Wk1 Lecture Notes

The Enlightenment and the Science of Man.
The Human sciences – psychology economics and the social sciences generally –
ha!e their origins in the science of human nature that arose during the Enlightenment"
Some of the same #uestions asked today $ere asked in the %1& $ith regard to the role
of religion religious institutions 'od magic etc. (ehind these #uestions arose the
influence of ideas and approaches de!eloped during the scientific re!olution such as
the shift in the character of kno$ledge from the metaphysical to kno$ledge )ased on
e*perience and o)ser!ation and the empirical approach to the +ustification of this
kno$ledge.
These approaches informed the science of man as it emerged in the %1,. Ho))es
Le!iathan is an e*ample of the acceptance of the mechanistic philosophy and an
argument that the $ay men acted in society $as not the result of the $ill of 'od )ut a
result of a mechanistic mo!ement of )odies $here motion"action $as determined )y
the motion"action of other )odies $hich resulted in their clashing.
Men $ere one aspect of the natural $orld"physical order and affected it"$ere affected
)y it. %onse#uently there $as the opportunity to change mans )eha!iour as a result of
changing the natural order.
Man $as seen )y Ho))es as self-interested and as a result in!ol!ed in a constant state
of $ar. Hence the need to construct the State .the Le!iathan/ in order to create a force
capa)le of controlling .and $ielding/ the po$er o!er life and death.
Ho))es ideas $ere not )ased on scripture"religion"religious te*ts )ut on an
understanding of the $ay that humans )eha!e. He had no a$areness of a distinct
science of man.
Hume in his Treatise of Human Nature sa$ the science of man in relation to other
.natural/ sciences such as mathematics natural philosophy natural religion. He sa$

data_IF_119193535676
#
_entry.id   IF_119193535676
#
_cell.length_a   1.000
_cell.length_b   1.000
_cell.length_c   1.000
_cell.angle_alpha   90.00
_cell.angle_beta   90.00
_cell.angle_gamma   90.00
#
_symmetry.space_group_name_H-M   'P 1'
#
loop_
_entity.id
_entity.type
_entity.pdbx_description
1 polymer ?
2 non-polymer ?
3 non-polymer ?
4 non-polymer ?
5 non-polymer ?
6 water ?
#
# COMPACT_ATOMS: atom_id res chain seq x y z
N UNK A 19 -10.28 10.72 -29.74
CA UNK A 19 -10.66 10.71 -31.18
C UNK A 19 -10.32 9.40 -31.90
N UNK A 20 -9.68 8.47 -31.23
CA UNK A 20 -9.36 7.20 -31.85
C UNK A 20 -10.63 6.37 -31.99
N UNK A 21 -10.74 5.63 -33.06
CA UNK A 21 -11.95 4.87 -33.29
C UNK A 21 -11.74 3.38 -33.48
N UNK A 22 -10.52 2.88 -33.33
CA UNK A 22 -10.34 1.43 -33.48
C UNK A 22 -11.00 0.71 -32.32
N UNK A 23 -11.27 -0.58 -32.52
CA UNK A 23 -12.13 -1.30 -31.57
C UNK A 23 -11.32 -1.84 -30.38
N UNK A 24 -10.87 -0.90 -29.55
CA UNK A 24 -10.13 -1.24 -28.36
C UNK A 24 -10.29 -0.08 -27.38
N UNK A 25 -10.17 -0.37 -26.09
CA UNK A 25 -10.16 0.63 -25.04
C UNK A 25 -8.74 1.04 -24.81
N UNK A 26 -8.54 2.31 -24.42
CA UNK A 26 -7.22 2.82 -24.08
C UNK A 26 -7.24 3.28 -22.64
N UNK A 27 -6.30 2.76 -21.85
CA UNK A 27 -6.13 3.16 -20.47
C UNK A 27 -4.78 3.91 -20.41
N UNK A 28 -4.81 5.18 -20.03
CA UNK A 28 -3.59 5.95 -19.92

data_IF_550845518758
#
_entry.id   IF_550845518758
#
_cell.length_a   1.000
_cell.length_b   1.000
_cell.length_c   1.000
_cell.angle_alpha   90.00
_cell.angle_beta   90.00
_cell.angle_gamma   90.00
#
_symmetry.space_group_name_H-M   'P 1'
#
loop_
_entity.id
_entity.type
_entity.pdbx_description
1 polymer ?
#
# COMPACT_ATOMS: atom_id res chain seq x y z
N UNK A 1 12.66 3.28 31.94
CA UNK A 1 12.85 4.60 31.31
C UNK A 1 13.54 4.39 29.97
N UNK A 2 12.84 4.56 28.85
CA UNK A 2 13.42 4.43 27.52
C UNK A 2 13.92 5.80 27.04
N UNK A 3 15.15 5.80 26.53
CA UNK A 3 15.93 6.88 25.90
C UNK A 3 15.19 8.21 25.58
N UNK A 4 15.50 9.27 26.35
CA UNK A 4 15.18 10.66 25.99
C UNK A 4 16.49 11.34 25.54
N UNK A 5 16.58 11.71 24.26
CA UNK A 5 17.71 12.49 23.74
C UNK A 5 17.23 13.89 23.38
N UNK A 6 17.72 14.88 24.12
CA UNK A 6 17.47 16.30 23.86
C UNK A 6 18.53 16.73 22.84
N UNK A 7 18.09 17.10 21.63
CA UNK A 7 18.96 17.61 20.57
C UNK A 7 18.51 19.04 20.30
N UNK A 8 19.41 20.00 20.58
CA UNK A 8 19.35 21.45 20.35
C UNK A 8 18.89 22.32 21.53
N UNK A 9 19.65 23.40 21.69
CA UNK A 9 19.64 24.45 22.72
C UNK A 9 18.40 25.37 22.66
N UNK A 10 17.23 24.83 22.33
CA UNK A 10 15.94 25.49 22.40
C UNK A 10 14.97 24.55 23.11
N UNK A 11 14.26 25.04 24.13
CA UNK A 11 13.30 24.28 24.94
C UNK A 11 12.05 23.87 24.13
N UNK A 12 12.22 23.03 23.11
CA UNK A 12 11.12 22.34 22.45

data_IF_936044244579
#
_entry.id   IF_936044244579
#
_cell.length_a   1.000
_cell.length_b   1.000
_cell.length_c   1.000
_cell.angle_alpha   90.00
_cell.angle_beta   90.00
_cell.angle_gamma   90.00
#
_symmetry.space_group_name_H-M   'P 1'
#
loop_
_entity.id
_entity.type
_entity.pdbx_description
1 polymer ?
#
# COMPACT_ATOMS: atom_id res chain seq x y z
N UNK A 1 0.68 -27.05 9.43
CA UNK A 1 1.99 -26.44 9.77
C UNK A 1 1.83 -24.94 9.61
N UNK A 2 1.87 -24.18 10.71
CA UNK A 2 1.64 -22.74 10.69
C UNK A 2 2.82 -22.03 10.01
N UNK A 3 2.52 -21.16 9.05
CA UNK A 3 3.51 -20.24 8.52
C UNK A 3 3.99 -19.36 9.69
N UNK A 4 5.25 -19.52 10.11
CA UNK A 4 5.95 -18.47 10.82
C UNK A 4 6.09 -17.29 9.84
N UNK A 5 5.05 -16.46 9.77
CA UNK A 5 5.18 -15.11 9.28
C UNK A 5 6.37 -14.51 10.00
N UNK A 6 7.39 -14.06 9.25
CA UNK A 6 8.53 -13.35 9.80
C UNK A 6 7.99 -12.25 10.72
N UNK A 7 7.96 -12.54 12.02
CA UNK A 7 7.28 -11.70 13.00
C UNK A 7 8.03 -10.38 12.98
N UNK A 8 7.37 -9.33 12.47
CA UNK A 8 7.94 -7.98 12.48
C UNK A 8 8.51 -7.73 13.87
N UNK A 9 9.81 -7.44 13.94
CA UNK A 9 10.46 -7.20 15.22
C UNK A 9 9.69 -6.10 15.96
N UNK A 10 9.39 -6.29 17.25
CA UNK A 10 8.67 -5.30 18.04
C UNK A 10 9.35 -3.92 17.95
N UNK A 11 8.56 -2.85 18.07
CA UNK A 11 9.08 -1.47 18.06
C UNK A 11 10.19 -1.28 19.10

the key to kno$ledge on the natural sciences in the science of man and the need to
disco!er ho$ men think reason and 0kno$1 the World. He sa$ this as a surer )asis
for claims of kno$ledge.
The )asis for kno$ledge $as not to )e found in metaphysics )ut in the 0e*perimental
method of reasoning1. 2ll kno$ledge $as to )e )ased on e*perience – to understand
ho$ $e kno$ 0$e need to think a)out ho$ $e think and understand1.
3assions are more important for understanding )eha!iour than reason and morality is
found in the +udgements $e make moral su)+ects )eing concerned $ith man and his
)eha!iour.
%onse#uently man $as 0the o)+ect $ith $hich $e reason1 and )ecomes the heart of
the su)+ect not institutions or specific )eha!iour )ut 0human nature1 in the round.
Man is at the centre of the attempt to construct a science of human nature.
This )ecomes an esta)lished idea throughout the Enlightenment. 3hilosophy
.epistemology/ remains a tool $ithin this enterprise – that the grounds for scientific
kno$ledge are )ased on the nature of thought. 3hilosophy )ecame 0an under-la)ourer
for the sciences1 .Locke/.
Human nature $as seen as manifest in the $ay people interact and )eha!e in social
conte*ts. There $as no single !ie$ on the nature of humans simply acceptance of the
idea of a human nature. Why did this happen4
1. The Enlightenment $as not +ust a mo!ement in thought )ut also had a social
and political dimension
5. Social transformation took place in the early modern period as a result of
increased commerce the rise of the trading"commercial .middle/ class.
6. The decline in the social and economic po$er of the no)ility
The main authors of and audience for these ne$ ideas $ere the )ourgeoisie $ho had
greater economic resources than in the past and so gained increasing po$er $ith
regard to the so!ereign .need for loans capital etc/ at the e*pense of the no)ility. 7n
Europe the rise of a)solutism increasingly negated the need for a no)ility. 2s a result
the )ourgeoisie demanded increasing access to po$er resulting in the control of and
e!entual decline of a)solutism.
This increase in the po$er of the )ourgeoisie enthused $ith these ne$ ideas led to
criticism of the old order and the institutions associated $ith it – the church as